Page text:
Tuesday, December 17, 2013

Librarians and the Era of the MOOC


The questions librarians should be thinking about is in what ways can we leverage our skills and build tools to fit the values of personalization, “big data” modeling and analysis, as well as peer socialization and networking for the MOOC environment? Would an embedded librarian work in the future for the commercial MOOC vendor or would this be part of an Emerging Technologies Librarian’s duties at a participating university? Would libraries actually benefit financially from MOOCs when considering the added costs for access to consortial databases with copyrighted material, or would library administration need to make yet more cuts to their budget elsewhere to make room for MOOCs? Price and copyright negations with vendors are another consideration. Libraries are often charged by the number of enrolled students, how would that work if they suddenly had hundreds of thousands of students paying for a single course credit? How willing and what system will scientific journals use, for example, to allow copyright use for a selection of individual articles for a course reserve list?



Libraries, MOOCs and Online Learning > 19 March 2014 > 9:30 AM - 3:30 PM

ALIA, CAUL, OCLC and the State Library of QLD present this event bringing together library stakeholders in the online learning space to talk about:

  • MOOCs (the trends in remote course delivery to large cohorts of students); 
  • the issues for libraries (collections, copyright, information, literacy, citation styles, research, staff skills), 
  • how academic libraries can support online learning; 
  • how other libraries - public, state/territory, TAFE, school are getting involved and 
  • the opportunities for advocacy.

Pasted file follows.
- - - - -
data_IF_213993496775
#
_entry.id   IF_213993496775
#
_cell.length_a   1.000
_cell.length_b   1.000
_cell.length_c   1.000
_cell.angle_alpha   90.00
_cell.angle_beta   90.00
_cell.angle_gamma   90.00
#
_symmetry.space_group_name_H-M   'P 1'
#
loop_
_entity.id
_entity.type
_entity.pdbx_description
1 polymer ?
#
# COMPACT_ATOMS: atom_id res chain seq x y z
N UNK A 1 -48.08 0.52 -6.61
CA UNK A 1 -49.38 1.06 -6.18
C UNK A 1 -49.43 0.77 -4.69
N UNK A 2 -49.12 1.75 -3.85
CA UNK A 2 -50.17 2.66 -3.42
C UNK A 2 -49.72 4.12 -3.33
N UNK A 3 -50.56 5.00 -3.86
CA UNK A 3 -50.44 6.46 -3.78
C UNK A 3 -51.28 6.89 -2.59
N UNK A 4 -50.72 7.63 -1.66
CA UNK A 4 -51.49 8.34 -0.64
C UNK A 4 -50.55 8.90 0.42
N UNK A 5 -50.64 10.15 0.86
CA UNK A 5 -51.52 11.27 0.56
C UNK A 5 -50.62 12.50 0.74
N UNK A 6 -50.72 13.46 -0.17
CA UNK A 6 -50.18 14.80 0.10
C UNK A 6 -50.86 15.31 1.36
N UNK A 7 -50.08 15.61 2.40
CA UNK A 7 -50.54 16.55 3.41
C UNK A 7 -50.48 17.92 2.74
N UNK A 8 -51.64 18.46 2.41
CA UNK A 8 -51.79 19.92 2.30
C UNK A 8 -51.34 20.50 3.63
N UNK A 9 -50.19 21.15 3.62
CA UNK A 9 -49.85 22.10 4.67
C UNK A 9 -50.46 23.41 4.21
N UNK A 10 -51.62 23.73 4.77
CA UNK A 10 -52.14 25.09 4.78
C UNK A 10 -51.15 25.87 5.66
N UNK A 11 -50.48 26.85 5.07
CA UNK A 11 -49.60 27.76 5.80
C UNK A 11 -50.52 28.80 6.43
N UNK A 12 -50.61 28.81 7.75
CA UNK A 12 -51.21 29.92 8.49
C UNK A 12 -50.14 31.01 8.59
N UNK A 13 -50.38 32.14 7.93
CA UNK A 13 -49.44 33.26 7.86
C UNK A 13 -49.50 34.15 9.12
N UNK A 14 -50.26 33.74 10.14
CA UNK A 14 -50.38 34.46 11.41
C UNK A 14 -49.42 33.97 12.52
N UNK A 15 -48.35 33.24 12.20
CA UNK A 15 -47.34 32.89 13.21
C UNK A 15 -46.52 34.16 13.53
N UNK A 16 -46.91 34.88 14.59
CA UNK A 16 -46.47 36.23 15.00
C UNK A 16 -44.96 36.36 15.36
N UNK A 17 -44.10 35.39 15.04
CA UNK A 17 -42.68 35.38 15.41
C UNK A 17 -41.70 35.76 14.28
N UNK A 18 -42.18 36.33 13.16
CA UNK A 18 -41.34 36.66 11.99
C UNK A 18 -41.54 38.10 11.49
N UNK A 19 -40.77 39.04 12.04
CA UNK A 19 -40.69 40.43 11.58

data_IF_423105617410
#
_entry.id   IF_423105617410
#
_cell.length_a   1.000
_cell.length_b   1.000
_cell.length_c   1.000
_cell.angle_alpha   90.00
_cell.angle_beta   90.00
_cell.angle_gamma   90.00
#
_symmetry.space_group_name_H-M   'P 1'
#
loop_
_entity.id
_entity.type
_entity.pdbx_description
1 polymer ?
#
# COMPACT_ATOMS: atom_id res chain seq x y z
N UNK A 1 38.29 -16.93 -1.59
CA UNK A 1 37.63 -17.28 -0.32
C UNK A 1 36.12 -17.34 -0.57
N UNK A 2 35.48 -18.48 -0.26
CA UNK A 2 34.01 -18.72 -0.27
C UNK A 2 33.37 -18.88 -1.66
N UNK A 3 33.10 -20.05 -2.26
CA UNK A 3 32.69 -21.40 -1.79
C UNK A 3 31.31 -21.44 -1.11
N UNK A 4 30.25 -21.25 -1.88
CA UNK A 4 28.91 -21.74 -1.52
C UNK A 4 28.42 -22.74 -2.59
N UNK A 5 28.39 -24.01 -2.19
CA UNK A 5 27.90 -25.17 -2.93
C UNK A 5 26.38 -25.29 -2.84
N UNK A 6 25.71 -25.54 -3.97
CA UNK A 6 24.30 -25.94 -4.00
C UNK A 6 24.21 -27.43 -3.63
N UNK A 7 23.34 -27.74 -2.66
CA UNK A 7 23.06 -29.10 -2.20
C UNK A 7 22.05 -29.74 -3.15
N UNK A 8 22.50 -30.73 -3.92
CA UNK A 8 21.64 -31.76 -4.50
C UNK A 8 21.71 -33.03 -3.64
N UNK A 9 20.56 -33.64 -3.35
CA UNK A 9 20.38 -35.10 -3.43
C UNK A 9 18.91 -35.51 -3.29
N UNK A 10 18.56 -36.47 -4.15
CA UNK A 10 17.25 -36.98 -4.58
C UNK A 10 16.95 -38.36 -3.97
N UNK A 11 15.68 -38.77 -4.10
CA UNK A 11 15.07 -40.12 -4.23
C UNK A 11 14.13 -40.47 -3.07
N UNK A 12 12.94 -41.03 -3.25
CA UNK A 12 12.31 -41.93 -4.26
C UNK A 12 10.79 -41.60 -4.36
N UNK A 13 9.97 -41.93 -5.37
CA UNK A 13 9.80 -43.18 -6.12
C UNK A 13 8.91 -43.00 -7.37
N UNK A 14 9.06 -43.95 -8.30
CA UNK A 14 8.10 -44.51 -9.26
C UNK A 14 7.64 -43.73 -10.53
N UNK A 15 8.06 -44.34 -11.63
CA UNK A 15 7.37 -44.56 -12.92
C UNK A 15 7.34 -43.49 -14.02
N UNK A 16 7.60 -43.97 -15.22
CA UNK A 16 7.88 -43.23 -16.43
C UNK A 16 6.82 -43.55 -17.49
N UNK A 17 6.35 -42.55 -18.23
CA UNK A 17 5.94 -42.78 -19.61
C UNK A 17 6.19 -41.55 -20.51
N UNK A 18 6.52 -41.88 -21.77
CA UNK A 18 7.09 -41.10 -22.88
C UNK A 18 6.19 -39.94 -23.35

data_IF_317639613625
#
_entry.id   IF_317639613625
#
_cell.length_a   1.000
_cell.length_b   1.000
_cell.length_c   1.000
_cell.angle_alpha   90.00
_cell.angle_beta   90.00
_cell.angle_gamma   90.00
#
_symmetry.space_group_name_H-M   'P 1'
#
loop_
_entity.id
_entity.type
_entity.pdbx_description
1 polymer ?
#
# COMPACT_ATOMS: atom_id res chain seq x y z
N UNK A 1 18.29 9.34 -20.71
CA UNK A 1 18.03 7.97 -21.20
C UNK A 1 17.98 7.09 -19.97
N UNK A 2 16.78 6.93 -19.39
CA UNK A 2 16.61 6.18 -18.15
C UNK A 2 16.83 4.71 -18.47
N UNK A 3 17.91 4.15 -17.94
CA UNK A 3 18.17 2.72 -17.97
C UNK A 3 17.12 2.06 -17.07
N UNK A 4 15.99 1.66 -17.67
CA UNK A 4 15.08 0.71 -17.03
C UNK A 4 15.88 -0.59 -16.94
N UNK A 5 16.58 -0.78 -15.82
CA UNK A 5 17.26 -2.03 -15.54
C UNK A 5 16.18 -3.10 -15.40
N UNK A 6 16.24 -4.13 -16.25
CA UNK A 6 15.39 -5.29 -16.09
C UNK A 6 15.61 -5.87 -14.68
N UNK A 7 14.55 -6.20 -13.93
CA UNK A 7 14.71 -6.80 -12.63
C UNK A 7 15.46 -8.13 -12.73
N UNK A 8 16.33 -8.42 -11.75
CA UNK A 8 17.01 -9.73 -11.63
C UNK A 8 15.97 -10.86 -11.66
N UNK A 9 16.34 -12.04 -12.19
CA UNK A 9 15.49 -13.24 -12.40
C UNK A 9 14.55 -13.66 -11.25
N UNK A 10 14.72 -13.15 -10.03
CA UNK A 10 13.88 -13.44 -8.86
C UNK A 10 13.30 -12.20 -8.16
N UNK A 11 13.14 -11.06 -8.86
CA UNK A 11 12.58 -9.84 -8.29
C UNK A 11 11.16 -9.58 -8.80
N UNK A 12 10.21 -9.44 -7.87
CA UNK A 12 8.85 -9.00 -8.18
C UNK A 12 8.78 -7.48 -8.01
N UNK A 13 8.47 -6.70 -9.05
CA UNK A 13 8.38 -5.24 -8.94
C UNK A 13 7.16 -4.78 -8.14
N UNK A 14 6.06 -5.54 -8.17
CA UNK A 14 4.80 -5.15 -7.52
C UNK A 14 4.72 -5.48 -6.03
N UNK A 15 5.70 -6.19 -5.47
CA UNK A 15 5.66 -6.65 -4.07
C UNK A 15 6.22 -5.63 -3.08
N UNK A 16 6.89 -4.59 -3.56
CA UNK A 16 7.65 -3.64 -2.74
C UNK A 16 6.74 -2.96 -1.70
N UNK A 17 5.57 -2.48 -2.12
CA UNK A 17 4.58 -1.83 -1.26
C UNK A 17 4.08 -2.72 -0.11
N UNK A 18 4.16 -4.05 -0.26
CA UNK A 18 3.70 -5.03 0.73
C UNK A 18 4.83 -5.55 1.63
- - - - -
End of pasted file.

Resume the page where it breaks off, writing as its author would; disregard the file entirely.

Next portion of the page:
State Library of Queensland / Stanley Pl, South Brisbane /

Source and Registration Available At:


FREE Canvas MOOC > Teaching Library Research Strategies > January 27 2014 - March 2 2014

The migration of print resources to electronic formats has changed how instructional librarians teach students how to use the library effectively. The library has also changed to learning spaces and zones with less space for print resources. In this course, an experienced academic librarian will share his techniques and strategies for getting students engaged in the art of library research. A balanced approach to information literacy instruction including games, active learning, and using media literacy to get students enjoying their time in the library will be explored.

Source and Enrollment Link Available At:



Module 1: Teaching Library Research Strategies - Overview, what to expect, all about Canvas

Module 2: Understanding Information Literacy - A resourceful module on how to teach students about information literacy in the context of their world

Module 3: Knowing your Audience - Tips and strategies on how you can "get" connected with all students, learn who they are, be proactive and get to know them

Module 4: Designing Engaging Learning Experiences - Understanding the basics of instructional design, plan, plan, plan

Module 5: Developing your Style - Creating a teaching style that fits you!  Get in front of that mirror or empty classroom and teach

Module 6: Creating Your List of Strategies - Creating your own theme to get students engaged.  Answer the question: what is on your list?
Source Keith Rocci, M. Ed, Instructor


Saturday, December 14, 2013

Abstract Only > Who's in the MOOD for M.O.O.C.s ? > Library 2.013 > October 18 - 19 2013

Your Name and Title:

Ana Guthrie, Reference & Instruction Librarian

Library, School, or Organization Name:

Nathan W. Collier Library, Florida Memorial University


Area of the World from Which You Will Present:
Miami, Florida, USA

Language in Which You Will Present:


Target Audience(s):